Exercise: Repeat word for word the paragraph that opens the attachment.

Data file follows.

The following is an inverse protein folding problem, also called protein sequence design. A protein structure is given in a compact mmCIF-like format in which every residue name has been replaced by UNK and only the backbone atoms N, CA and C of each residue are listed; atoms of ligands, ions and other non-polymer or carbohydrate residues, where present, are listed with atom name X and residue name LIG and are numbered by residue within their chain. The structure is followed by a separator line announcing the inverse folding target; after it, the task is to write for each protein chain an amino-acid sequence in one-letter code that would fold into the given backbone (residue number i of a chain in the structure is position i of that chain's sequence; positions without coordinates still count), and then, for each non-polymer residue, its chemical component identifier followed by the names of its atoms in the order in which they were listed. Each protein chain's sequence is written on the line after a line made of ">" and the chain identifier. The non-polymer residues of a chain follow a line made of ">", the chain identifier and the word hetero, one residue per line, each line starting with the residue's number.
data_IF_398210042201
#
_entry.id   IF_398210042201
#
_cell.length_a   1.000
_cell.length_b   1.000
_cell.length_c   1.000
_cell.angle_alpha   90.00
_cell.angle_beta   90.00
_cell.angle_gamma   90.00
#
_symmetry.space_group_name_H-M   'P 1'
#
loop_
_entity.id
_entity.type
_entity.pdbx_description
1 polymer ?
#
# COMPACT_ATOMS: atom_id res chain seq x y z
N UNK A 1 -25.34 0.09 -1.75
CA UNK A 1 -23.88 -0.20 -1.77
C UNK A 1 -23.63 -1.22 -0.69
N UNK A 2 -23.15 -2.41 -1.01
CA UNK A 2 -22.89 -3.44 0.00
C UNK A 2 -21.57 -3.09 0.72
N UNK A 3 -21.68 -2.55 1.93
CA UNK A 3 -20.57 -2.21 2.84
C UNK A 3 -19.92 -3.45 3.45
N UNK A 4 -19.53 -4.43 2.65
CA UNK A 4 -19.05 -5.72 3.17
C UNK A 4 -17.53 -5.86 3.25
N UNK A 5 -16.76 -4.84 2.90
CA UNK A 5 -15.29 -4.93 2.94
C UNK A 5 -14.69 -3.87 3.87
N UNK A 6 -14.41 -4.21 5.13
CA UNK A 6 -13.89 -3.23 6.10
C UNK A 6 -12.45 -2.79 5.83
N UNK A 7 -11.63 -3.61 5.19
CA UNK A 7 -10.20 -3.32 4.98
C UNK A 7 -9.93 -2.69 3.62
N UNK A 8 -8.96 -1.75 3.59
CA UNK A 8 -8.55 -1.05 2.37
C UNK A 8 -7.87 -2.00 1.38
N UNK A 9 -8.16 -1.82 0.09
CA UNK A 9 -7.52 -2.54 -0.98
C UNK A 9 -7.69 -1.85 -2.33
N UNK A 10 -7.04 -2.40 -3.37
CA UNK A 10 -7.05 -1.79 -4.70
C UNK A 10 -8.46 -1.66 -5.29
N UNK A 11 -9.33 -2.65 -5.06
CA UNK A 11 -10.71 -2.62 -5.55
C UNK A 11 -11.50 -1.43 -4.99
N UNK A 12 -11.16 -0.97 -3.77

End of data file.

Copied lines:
The following is an inverse protein folding problem, also called protein sequence design. A protein structure is given in a compact mmCIF-like format in which every residue name has been replaced by UNK and only the backbone atoms N, CA and C of each residue are listed; atoms of ligands, ions and other non-polymer or carbohydrate residues, where present, are listed with atom name X and residue name LIG and are numbered by residue within their chain. The structure is followed by a separator line announcing the inverse folding target; after it, the task is to write for each protein chain an amino-acid sequence in one-letter code that would fold into the given backbone (residue number i of a chain in the structure is position i of that chain's sequence; positions without coordinates still count), and then, for each non-polymer residue, its chemical component identifier followed by the names of its atoms in the order in which they were listed. Each protein chain's sequence is written on the line after a line made of ">" and the chain identifier. The non-polymer residues of a chain follow a line made of ">", the chain identifier and the word hetero, one residue per line, each line starting with the residue's number.